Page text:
15 Expert Tips to Tackle Difficult Conversations

A psychologist, NLP practitioner and professional manager share their tips for improving the way you tackle difficult conversations.


fiona-patterson

The psychologist:
Professor Fiona Patterson
Director, Work Psychology Group


  1. Be specific: Making a clear and concise point, based on description of examples rather than judgement, is more likely to be effective when discussing performance or sensitive issues.
  2. Be aware of your impact on others: Avoid using emotive language, and keep focused on the issue rather than the person, to ensure your messages are interpreted and received as you intended.
  3. Be aware of others’ emotional responses: By being attuned to others’ emotions you can uncover issues, giving the individual the chance to talk about them and move the conversation along.
  4. Be sincere, honest and balanced in your approach: Be sincere in your communication, balance honesty with tact where required, avoiding ‘sugar-coating’ or diluting messages.
  5. Remain open and engaged: Be prepared to engage in a two-way discussion, allowing others the chance to discuss and reflect. The other person is likely to leave the conversation more satisfied if they have had the chance to provide their own opinion or contribute to shaping the solution.

miranda-stephenson

The NLP expert:
Miranda Stephenson
NLP Practitioner, Motivation in Motion


  1. Prepare your state of mind: Remove thoughts of judgement and criticism that are barriers to having constructive conversations. Your personal experience of the situation will have an impact on the outcome.
  2. Prepare your evidence – not your opinion: Do not use words like ‘feel’ and ‘think’, which suggest opinion and make the conversation personal as opposed to factual and professional.
  3. Ask them for their perception: You should be open and genuinely interested in the other person’s views and experience of the situation. Let them talk without interrupting, then ask them probing questions.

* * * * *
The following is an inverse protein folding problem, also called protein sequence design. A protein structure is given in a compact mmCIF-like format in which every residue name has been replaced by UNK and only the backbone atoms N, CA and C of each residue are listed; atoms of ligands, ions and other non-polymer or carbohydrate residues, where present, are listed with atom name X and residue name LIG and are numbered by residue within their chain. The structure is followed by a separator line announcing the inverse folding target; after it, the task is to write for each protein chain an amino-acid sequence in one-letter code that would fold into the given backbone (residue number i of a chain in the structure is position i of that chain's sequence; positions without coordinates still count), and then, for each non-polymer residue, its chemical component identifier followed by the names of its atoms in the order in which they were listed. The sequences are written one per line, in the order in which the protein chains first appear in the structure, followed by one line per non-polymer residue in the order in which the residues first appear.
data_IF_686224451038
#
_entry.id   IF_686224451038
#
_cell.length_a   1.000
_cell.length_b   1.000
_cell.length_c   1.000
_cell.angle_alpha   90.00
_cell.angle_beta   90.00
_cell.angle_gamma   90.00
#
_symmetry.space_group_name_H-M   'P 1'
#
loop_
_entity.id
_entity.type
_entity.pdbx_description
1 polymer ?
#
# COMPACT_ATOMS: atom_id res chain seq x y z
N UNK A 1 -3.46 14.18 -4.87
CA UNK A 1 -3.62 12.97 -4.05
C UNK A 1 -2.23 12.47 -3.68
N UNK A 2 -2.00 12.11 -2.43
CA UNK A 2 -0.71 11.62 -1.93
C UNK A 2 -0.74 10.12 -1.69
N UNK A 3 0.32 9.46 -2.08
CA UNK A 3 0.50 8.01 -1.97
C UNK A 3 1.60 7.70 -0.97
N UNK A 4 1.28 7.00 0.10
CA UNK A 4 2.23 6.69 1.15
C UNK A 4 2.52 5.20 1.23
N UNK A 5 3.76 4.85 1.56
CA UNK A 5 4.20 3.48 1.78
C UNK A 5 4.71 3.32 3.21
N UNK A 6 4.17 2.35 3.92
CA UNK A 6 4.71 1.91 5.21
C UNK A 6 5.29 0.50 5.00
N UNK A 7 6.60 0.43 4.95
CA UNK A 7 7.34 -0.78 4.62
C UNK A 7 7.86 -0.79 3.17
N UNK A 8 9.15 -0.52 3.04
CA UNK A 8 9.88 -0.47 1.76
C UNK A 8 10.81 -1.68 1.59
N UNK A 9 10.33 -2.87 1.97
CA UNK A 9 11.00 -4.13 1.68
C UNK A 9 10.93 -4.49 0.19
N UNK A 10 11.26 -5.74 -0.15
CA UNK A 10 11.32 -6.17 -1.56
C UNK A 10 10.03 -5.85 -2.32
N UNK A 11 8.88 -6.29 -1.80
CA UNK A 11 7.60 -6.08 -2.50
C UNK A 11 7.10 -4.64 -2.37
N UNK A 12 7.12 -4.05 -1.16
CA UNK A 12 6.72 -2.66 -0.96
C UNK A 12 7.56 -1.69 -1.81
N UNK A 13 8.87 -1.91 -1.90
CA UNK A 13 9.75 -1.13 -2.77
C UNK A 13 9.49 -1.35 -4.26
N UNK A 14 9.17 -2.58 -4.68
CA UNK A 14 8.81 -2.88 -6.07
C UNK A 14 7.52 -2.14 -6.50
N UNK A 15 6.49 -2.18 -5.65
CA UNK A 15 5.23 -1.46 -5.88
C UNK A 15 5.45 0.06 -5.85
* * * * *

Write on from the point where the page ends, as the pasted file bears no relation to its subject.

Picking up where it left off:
4. Summarise your understanding: When you’ve managed to help the person identify their appropriate behaviour or underperformance, check you’ve understood them correctly.
  5. Agree a way forward: Encourage the other person to take responsibility for their change of behaviour, meaning they find the solution rather than you telling them what to do.

richard-thomas

The Professional Manager:
Richard Thomas
Chartered Manager, Chairman of CMI London & South East Regional Board


  1. Keep focused: Adopt an ‘I'm going to be fascinated not irritated mind set’ (it takes some practice to remain in 'fascinated' mode sometimes).
  2. Explore every angle: Review the issue from both a factual and emotional perspective - both yours and your colleague including what it 'means' to you both as individuals.
  3. Is it worth it?: Decide your purpose and consider what 'good' is for an outcome. Decide: is it worth the difficult conversation?
  4. Be objective: Introduce the issue using 'third party' language and explore both sides understanding of facts, emotions and importance.
  5. Pay attention: Problem solve and as you do so look and listen to the other party to ensure they remain in meaningful dialogue rather than getting angry or withdrawing.